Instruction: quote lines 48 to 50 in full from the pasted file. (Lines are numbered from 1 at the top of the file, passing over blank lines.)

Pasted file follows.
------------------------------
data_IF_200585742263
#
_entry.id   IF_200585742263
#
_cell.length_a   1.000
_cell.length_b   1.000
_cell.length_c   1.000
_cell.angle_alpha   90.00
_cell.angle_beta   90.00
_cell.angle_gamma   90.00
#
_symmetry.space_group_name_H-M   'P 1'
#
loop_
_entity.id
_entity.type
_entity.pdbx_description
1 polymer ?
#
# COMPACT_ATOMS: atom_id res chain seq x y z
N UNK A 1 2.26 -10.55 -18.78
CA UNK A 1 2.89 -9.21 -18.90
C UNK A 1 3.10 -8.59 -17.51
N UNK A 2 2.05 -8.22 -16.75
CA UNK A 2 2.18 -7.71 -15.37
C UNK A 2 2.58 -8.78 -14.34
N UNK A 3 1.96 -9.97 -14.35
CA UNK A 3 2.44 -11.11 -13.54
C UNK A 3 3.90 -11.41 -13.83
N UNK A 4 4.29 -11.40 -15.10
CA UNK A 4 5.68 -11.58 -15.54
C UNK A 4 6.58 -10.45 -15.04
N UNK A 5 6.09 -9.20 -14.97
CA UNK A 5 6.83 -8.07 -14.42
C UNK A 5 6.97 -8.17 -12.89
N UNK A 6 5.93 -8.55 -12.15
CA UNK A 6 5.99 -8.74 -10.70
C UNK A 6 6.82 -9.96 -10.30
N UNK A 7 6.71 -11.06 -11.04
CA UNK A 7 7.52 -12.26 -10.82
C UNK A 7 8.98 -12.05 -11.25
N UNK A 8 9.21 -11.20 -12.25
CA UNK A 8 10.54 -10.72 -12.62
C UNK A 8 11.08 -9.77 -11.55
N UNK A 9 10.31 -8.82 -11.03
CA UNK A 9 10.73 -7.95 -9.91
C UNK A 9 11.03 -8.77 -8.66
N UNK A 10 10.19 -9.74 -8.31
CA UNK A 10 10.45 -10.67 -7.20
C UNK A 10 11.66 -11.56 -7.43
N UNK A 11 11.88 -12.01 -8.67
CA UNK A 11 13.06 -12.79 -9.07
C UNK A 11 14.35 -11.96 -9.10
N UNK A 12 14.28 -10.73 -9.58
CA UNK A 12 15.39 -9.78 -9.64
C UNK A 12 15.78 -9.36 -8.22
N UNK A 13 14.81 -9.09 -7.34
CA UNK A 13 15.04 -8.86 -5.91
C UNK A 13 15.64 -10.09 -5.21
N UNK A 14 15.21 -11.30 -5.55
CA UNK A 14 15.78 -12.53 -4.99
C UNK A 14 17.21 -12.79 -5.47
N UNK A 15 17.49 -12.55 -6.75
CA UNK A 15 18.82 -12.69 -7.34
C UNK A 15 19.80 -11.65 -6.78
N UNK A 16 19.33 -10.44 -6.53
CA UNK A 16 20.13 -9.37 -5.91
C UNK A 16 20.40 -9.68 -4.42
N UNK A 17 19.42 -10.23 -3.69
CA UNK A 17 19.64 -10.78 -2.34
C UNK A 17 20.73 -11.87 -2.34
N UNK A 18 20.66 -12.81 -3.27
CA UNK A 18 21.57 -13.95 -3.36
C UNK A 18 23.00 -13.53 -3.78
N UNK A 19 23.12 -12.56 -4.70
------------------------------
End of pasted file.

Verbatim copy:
N UNK A 10 10.19 -9.74 -8.31
CA UNK A 10 10.45 -10.67 -7.20
C UNK A 10 11.66 -11.56 -7.43